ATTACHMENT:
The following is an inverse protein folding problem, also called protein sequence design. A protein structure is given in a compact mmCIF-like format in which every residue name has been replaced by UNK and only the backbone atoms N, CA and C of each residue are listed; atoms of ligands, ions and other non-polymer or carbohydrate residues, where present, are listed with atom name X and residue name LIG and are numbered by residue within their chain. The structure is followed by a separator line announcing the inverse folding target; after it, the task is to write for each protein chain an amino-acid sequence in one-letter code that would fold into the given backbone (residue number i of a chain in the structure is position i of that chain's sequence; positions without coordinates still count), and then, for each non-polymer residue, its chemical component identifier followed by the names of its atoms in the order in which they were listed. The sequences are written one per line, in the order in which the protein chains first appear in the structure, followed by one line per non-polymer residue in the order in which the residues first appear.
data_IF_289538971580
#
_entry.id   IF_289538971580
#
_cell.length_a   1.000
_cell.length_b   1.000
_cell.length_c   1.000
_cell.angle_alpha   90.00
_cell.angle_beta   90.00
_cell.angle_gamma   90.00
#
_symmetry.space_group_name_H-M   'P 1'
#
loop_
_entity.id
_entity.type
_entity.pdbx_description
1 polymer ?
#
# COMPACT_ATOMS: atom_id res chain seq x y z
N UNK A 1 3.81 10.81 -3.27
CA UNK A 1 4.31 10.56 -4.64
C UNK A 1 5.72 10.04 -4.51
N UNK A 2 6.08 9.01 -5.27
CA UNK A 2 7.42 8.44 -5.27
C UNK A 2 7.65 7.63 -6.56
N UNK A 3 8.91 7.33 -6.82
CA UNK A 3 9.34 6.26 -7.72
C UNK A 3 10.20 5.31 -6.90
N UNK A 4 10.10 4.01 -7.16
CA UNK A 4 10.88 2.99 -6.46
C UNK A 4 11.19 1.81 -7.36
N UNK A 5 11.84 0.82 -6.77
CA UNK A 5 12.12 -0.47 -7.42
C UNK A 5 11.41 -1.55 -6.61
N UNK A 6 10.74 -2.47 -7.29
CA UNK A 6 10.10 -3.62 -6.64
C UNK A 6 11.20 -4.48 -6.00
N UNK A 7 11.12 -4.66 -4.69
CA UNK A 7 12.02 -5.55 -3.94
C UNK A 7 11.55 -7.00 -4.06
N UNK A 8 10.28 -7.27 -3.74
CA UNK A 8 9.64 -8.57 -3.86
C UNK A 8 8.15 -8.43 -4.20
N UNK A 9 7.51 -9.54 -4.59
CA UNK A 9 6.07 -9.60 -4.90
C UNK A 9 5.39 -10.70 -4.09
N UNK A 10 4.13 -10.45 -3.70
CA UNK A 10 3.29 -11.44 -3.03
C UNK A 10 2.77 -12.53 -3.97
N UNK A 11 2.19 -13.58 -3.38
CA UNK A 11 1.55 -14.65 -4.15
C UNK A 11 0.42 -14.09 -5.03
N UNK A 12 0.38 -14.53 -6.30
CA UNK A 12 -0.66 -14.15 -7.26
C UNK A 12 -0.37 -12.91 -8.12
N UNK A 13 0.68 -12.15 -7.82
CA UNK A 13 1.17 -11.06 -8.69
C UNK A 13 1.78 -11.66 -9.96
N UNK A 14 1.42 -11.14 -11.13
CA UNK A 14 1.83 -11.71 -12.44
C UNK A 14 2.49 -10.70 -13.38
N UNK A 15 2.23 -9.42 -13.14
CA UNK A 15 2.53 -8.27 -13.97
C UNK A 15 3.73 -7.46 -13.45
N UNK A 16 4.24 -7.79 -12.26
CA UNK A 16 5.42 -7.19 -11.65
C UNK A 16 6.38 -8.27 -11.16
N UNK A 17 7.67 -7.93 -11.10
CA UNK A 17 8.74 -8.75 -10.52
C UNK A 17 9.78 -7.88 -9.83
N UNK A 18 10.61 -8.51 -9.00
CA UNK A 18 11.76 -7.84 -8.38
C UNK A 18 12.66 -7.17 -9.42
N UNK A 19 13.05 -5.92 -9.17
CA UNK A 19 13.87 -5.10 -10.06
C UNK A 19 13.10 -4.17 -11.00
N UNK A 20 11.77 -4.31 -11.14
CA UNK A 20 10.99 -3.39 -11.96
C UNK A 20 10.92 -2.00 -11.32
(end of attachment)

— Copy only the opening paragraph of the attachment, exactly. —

The following is an inverse protein folding problem, also called protein sequence design. A protein structure is given in a compact mmCIF-like format in which every residue name has been replaced by UNK and only the backbone atoms N, CA and C of each residue are listed; atoms of ligands, ions and other non-polymer or carbohydrate residues, where present, are listed with atom name X and residue name LIG and are numbered by residue within their chain. The structure is followed by a separator line announcing the inverse folding target; after it, the task is to write for each protein chain an amino-acid sequence in one-letter code that would fold into the given backbone (residue number i of a chain in the structure is position i of that chain's sequence; positions without coordinates still count), and then, for each non-polymer residue, its chemical component identifier followed by the names of its atoms in the order in which they were listed. The sequences are written one per line, in the order in which the protein chains first appear in the structure, followed by one line per non-polymer residue in the order in which the residues first appear.